she says she doesn't want to hear about yeti
how we adapt to our environment
become creatures who can survive anywhere
given circumstance and intention

I say "stop"
I want to talk about Everest
up there, there's no room for metaphor
now, hidden on its slopes
beneath the snow and limestone
under the feet of mountaineers
the tracks of yeti
and the temples of Shangri-La
sandwiched between the stones
are the tiny tombs
of billions of marines animals
despite the claims of creationists
that the gods did it in Noah's drunken haze
or atheists planted them
as if that's all they needed to clinch the contest

there are billions of marine fossils
creatures who fell so deep
swallowed in the muck and mud unmourned
but they were patient
and in millions of years
waited for colliding continents
to shove themselves
colliding like struggling elk
shoving each one higher
until those fossils reached air
higher and higher
until those fossils felt snow
higher and higher
until those fossils scraped the sky
and could gaze across the curve of the Earth
and see it was just a marble floating
like they once did in the sea of space

it takes patience to see the beauty of the world
the wait's not always easy
rainstorms and tectonic shifts
can waylay the best laid plans of mice and men
you don't want to fade away
you ask what the point of life is:
to leave an imprint
a legacy
make a dent in the world
so all your years are worth the time you put in
hold fast,
don't be in a hurry to leave
it takes time to find the right place
the perfect soil to last forever
live like you're already priceless

Friday, July 19, 2013

"Kal-El's Lament" by Christopher Fox Graham

Written while listening to Nick Giello perform a set at Reds

I didn't ask to come here
it was this or death
my parents – my real parents
sent me when everything they knew
was doomed to collapse on itself

this country is unfamiliar
though I've seen so much of it
all I have of home are the recordings of my father
stoic and overbearing
telling from his tomb how to behave
"you must be a beacon
a ray of hope
a savior,
a super man
to these new people"

my mother is a memory
an image and a glimmer
her voice I've recreated
a hundred thousand times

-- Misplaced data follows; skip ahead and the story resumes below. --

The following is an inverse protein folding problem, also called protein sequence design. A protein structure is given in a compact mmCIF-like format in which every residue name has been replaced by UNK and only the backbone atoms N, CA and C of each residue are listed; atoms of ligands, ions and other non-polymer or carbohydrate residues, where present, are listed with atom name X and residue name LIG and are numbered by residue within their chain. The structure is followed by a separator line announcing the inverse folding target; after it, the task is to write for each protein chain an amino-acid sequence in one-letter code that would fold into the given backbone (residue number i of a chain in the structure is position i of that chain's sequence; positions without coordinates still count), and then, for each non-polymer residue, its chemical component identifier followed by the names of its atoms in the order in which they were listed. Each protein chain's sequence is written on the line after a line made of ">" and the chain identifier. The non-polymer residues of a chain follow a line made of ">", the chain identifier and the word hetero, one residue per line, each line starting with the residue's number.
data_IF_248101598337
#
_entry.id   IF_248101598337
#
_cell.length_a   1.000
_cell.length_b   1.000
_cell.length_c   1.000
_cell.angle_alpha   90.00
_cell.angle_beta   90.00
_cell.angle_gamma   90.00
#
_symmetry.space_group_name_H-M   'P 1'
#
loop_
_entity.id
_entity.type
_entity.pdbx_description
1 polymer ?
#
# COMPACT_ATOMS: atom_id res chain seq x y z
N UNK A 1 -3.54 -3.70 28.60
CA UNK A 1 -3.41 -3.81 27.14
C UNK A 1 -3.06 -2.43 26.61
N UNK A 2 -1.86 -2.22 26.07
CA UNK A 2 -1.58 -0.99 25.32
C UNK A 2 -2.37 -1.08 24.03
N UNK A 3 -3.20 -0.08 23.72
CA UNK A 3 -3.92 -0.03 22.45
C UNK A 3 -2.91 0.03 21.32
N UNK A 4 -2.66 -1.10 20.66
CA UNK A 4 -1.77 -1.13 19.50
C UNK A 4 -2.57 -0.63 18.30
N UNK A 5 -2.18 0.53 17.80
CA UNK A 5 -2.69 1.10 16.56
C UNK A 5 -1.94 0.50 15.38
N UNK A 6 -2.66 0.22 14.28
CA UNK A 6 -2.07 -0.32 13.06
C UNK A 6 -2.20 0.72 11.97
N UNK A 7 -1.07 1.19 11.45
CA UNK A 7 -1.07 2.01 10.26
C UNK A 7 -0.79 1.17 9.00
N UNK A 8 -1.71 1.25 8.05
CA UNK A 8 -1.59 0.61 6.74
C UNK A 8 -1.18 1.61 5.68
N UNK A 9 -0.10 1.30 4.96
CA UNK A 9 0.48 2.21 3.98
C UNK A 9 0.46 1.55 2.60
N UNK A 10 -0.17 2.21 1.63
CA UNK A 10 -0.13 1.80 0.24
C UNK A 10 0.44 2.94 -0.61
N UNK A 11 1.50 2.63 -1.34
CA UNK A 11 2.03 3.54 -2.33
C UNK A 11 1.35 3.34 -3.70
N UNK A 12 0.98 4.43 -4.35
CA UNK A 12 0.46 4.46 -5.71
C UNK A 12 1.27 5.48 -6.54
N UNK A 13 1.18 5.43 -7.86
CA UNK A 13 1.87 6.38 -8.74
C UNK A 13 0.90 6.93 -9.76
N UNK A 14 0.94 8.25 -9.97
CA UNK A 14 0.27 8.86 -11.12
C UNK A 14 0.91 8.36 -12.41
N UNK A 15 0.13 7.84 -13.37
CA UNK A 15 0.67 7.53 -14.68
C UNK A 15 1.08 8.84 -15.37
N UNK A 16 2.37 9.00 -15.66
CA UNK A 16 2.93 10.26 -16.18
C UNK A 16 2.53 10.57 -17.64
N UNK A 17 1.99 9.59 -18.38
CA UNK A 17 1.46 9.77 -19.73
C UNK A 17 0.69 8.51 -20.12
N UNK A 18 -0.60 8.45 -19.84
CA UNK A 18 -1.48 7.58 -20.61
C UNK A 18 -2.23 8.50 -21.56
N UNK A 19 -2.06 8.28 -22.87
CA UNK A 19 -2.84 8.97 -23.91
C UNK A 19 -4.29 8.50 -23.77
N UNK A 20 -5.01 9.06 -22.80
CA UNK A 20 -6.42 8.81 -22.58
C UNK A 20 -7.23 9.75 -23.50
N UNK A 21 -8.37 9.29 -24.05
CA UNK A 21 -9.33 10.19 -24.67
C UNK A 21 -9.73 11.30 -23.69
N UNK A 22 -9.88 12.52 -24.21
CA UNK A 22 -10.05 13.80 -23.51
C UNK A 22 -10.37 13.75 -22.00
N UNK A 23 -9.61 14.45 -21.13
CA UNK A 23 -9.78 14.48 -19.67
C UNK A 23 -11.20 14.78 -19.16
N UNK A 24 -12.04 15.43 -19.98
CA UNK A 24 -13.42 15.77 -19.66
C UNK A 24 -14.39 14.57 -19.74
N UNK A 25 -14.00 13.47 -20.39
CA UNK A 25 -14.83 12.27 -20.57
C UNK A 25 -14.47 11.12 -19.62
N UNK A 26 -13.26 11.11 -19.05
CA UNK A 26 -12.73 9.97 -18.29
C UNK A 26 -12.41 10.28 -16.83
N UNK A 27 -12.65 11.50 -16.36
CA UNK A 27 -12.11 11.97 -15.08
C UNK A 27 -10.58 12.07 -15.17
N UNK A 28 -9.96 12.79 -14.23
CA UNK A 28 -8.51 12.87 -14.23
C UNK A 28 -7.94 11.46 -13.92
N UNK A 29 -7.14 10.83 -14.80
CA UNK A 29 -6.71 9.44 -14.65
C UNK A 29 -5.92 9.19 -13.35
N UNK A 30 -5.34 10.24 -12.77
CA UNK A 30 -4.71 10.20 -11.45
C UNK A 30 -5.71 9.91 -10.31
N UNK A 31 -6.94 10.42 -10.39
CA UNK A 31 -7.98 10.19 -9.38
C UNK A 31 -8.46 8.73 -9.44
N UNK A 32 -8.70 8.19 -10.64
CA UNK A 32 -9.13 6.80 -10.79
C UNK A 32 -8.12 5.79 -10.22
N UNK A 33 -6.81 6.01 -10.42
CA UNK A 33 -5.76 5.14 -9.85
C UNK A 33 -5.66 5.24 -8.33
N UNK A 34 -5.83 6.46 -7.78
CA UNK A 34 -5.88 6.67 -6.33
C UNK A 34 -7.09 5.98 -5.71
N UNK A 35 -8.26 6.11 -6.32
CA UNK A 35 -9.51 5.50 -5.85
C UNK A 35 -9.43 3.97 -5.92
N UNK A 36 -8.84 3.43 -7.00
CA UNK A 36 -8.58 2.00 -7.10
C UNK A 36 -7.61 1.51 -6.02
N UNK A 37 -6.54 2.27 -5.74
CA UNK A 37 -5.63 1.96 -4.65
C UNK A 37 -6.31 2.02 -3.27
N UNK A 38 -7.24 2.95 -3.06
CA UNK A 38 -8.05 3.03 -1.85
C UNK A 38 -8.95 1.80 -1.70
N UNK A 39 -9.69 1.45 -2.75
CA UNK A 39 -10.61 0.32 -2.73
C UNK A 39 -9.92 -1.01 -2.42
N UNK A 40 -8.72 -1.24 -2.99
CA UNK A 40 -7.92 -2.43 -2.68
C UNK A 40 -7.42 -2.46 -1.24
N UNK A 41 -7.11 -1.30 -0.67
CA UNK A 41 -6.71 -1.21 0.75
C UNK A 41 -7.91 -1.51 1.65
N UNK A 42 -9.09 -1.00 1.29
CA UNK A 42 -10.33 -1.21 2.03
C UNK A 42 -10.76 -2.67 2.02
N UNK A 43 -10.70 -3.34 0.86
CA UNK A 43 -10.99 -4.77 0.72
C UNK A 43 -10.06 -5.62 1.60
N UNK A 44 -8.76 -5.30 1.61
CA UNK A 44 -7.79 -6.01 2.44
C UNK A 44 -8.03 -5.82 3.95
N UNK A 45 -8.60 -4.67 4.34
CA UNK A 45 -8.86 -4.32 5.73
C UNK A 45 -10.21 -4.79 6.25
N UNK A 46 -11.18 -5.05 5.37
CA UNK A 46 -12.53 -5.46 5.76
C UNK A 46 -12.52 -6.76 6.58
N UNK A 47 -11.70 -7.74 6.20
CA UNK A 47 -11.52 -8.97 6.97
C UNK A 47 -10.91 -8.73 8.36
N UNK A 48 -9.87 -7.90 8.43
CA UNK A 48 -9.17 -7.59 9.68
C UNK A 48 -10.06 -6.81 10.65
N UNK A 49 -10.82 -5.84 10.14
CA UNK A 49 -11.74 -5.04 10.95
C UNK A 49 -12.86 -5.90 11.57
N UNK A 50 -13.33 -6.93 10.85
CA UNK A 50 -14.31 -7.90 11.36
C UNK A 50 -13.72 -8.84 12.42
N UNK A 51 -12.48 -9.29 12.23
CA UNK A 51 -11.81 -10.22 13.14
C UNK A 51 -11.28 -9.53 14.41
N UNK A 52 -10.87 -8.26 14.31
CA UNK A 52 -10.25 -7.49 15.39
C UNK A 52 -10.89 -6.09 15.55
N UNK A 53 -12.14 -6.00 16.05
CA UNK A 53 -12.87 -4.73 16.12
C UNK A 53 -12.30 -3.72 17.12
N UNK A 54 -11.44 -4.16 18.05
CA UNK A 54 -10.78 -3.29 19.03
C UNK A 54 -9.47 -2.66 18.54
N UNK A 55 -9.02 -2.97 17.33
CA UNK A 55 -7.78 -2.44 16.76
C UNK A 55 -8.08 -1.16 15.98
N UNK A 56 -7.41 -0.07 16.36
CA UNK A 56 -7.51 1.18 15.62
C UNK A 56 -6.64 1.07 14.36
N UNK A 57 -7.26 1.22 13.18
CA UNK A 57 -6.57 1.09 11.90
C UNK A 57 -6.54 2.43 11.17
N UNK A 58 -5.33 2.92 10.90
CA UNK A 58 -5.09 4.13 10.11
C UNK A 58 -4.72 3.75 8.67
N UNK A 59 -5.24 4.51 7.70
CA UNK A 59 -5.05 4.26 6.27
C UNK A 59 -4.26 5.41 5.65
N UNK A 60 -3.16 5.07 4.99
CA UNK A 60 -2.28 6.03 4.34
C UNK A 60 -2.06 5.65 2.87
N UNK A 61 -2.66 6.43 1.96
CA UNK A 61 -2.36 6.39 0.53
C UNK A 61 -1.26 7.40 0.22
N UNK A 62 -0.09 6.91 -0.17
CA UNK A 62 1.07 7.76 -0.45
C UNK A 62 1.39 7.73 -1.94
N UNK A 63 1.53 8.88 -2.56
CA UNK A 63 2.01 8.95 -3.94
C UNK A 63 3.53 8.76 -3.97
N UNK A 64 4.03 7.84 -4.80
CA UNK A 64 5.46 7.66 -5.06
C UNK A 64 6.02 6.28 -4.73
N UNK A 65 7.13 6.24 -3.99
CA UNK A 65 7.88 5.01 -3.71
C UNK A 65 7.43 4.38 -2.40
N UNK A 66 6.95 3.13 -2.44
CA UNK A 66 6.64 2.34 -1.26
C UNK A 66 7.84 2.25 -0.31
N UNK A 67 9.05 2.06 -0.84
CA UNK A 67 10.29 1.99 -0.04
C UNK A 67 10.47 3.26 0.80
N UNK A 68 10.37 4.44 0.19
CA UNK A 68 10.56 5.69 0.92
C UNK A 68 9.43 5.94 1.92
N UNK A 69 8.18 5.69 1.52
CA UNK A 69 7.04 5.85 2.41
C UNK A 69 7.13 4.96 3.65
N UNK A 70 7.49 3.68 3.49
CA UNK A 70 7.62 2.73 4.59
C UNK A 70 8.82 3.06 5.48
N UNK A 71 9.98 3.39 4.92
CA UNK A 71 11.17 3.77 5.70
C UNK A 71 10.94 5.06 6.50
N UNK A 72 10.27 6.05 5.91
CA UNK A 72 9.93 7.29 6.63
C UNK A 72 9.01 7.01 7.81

with different timbre and tone
but it never sounds right
never sincere
and always in English
a language I knew she never spoke
I want to hear my native tongue
echoing off the crystal walls
or in the busy streets of cities
I want to see the skies again
feel the sun rising red on the horizon
be a boy
an ordinary boy
who climbs trees and falls from them
with bruises and cuts to prove it
who learns to fear the sight of his own blood
or broken bones

it's hard to be a man
when you've never learned to survive the pain
of growing up

The secret of silence is
if you say nothing
people assume the worst

only in solitude
can I scream out
"fuck this place
and these people"

but I've got nowhere to go
no home, no country
and no one understands
not my boss
not the people I help

my girlfriend thinks I'm someone else
she sees another face
calls me by another name
I can't tell her I only feel warm
standing in snow with no one
around for hundreds of miles
only there can I cry
be the boy I never was
instead of this man they think I am

she has her career
the news stories she chases
she's in love with another man
but never says so
she wants a man who isn't real
who lies to the world about who he is
when she could have me, right here
"we're not that different," I tell her
just cosmetic
different clothes, hair and glasses
but she doesn't see it
he's heroic and I'm just a small town boy

These people want so much from me
these weak, small creatures
who don't stand up for themselves
now that they have me
"why can't you fix this"
"prevent that?"
"why did he live
and my mother die?"
I'm just one man
I can't be everywhere
I have a life, too
I'm not here out of choice
I'm no civil servant – this is my free time
and it's not easy
I rescue you helpless children